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REMBERTUS FRESEN AND HIS WRITINGS · PDF file primarii . . . scriptum per Rembertum Fresen Frisium Orientalem. Martispurgi Cattorum per Augustinum Colbium, 1578. Quarto. 6 leaves

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    T H R E E small books in the British Library, all printed in northern Germany towards the end of the sixteenth century, are of unusual interest both for their author and for their printers. Unfortunately it has to be confessed that all three were accidentally omitted from the British Museum's Short-title Catalogue of. . . German books, 1453-1600, published in 1962, the result being that there is no mention in the printers' index to that volume of the little-known printer at Emden who was responsible for the second and third books which we are studying here. The first, however, was printed at Marburg, and the title-page reads as follows: Carmen gratulalorium in honorem . . . Domini M. Edonis Hilderki Ieverensis, Academiae Heydelbergensis in facultate Theologica Professoris primarii . . . scriptum per Rembertum Fresen Frisium Orientalem. Martispurgi Cattorum per Augustinum Colbium, 1578. Quarto. 6 leaves. A^ (British Library, 837.h.3(32)).

    The poem congratulates Edo Hildericus on the conferment of a doctorate in Theology at Marburg on 15 December 1578. Edo, native of the small town of Jever in Oldenburg, was also a considerable classical scholar who translated the Elementa astronomiae of Geminus from Greek into Latin, and edited certain speeches of Aeschines and Demosthenes. From these publications it is clear that, at least between 1581 and 1590, he was living at Altdorf, near Nuremberg, where the Gerlach press printed his Aeschines in 1581. Rembertus may well have been a pupil of Edo at Marburg or Heidelberg.^ We presume that Edo had left Heidelberg for a chair at the new University of Aitdorf, founded in 1576. The Marburg printer, Augustin Kolbe, was hitherto represented in the British Library by four other books printed between 1571 and 1585.

    Rembertus Fresen, an East Frisian as he tells us himself (his surname is taken from his native district) appears to have been born about 1550 or 1555. His next publication is an anonymous one, printed without date or imprint. Strangely enough, although this and a close reprint of it bearing the author's name and a full imprint and date have stood next to each other in the Grenville Library for a century and a half (G.9859 and G.9858), no connection between the two has ever been made in the British Museum catalogue: the anonymous edition has never had either its authorship revealed or its printer identified, and has been given the wrong date, nothing more than a wild guess of [1600?]. In fact, as we shall see, it was in all probability printed about 1580-2, while the non-anonymous edition is dated 1584.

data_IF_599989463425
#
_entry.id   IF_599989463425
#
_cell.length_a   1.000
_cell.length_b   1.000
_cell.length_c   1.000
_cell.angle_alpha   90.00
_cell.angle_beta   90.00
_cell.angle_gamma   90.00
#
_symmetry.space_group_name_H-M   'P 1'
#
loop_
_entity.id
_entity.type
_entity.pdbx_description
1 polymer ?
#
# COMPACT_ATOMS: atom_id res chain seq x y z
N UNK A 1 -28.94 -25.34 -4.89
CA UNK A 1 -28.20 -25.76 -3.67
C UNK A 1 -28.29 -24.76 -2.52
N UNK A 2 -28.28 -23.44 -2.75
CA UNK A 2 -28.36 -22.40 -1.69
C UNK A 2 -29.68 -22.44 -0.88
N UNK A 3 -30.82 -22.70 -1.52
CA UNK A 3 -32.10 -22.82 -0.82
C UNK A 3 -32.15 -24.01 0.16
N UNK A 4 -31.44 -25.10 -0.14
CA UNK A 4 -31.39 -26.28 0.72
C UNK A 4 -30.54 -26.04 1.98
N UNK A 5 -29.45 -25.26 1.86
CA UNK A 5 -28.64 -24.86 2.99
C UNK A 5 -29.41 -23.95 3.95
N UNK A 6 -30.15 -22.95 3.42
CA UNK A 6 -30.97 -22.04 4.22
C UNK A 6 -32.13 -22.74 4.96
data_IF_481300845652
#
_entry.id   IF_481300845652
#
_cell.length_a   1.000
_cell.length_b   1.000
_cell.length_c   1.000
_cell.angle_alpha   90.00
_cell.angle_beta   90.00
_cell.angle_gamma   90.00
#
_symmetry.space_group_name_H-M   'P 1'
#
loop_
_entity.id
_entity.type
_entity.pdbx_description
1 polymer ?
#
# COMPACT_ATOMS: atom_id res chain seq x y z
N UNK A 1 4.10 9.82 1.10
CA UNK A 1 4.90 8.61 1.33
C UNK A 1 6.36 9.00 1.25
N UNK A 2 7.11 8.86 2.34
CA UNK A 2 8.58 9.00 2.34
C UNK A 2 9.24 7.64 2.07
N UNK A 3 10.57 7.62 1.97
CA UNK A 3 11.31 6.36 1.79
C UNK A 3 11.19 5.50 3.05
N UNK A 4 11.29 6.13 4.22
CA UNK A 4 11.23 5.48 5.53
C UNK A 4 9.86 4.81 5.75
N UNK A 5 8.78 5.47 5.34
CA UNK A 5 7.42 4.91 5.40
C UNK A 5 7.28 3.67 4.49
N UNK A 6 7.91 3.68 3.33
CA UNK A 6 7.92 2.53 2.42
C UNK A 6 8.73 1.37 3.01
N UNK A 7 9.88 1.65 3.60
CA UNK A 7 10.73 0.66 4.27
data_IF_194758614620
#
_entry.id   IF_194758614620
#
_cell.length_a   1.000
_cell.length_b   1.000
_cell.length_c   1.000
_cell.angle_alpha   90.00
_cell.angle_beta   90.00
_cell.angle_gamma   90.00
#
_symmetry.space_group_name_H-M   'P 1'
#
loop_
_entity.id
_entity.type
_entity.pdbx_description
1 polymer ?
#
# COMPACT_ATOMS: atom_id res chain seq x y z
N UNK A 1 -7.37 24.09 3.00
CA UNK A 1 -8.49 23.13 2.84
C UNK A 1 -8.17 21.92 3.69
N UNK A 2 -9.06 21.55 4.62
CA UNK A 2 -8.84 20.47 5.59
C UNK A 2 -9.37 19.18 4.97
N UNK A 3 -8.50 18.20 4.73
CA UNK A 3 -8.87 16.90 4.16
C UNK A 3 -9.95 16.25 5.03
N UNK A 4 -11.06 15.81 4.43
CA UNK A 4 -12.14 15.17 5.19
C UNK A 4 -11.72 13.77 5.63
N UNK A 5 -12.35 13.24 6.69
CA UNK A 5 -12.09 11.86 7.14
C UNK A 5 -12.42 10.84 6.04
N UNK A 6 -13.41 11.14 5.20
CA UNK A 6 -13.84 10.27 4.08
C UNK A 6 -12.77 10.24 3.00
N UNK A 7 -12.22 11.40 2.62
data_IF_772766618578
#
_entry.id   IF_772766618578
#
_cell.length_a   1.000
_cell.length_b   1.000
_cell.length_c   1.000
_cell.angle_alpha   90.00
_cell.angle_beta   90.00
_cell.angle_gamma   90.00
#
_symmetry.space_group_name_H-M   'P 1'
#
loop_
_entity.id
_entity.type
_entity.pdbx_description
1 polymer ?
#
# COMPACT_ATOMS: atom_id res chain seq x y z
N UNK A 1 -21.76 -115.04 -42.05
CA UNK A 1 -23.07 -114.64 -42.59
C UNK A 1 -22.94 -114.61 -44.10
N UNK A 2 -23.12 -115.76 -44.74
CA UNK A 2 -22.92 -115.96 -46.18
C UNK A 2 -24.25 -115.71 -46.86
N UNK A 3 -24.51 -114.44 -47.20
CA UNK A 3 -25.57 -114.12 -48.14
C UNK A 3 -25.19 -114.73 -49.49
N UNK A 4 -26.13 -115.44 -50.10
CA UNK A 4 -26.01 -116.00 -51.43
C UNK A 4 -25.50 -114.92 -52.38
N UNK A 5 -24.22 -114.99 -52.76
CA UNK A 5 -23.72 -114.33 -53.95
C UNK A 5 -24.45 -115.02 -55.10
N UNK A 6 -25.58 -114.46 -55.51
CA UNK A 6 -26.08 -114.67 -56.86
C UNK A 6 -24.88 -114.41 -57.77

• The title of the anonymous edition is as follows:

    TRAGICA I HISTORIA DE MISERAN-|DA ET ABOMINOSA ILLA LA-|niena, Anno a partu virginis Mariae salutifero M. Parisina, post Nuptiarum Nauarrei-

    D.LXXII. die xxiiij. Augusti in Regia Metro-jpoli vrbe carum, ibi celebratarum, festiuitatem, | alijsque vrbibus,

    edita, reddita | Carmine Heroico | PER I F.R.E.F.O.O. || [ornament] IN FIDE ET | PATIENTIA.

    Octavo. 70 leaves, the last (blank) missing. Sig. AB'̂ C^ D"̂ E -L^ The dedication is 'ad generosum, magnificumque virum, Dominum Ikonem a Knipens, Liberum Baronem in Elter & Vogelsanck, Capitaneumque in Knipens & inhausen, dominum suum clementem, ac moecenatem dignissimum'. At the end of the book is a list of 'errata typographica'. As to the initials on the title-page, we can only make a partial guess at their meaning with any accuracy; possibly 'Fresen Rembertus E. [Emdensis?] Frisius OrientaUs O.[?]'. But another possibility suggests itself. On B4V and Ci'' the author has the following phrase: \ . . hoc opusculum scribere aggressus fuerim, sed vt saltem Domini P.O.R.F. patris mei charissimi postulatis aequissimis atque voluntati piae satisfacerem'. In the second edition, however, this sentence has been altered to read: '. . . hoc opusculum scribere aggressus fuerim, sed vt saltem Domini Occonis Frisij, arcis Emdanae praefecti & vrbis Consulis dignissimi, patris mei charissimi postulatis aequissimis atque voluntati piae satisfacerem'. So in 1584 Rembertus Fresen abolished not only his own anonymity but also his father's, and we see that his father, prefect of the citadel or garrison of Emden, was named Occo Frisius. The initials on the title-page of the first edition may therefore alternatively be interpreted as: 'Frisius Rembertus E. [Emdensis?] Filius Occonis Orientalis[?]'.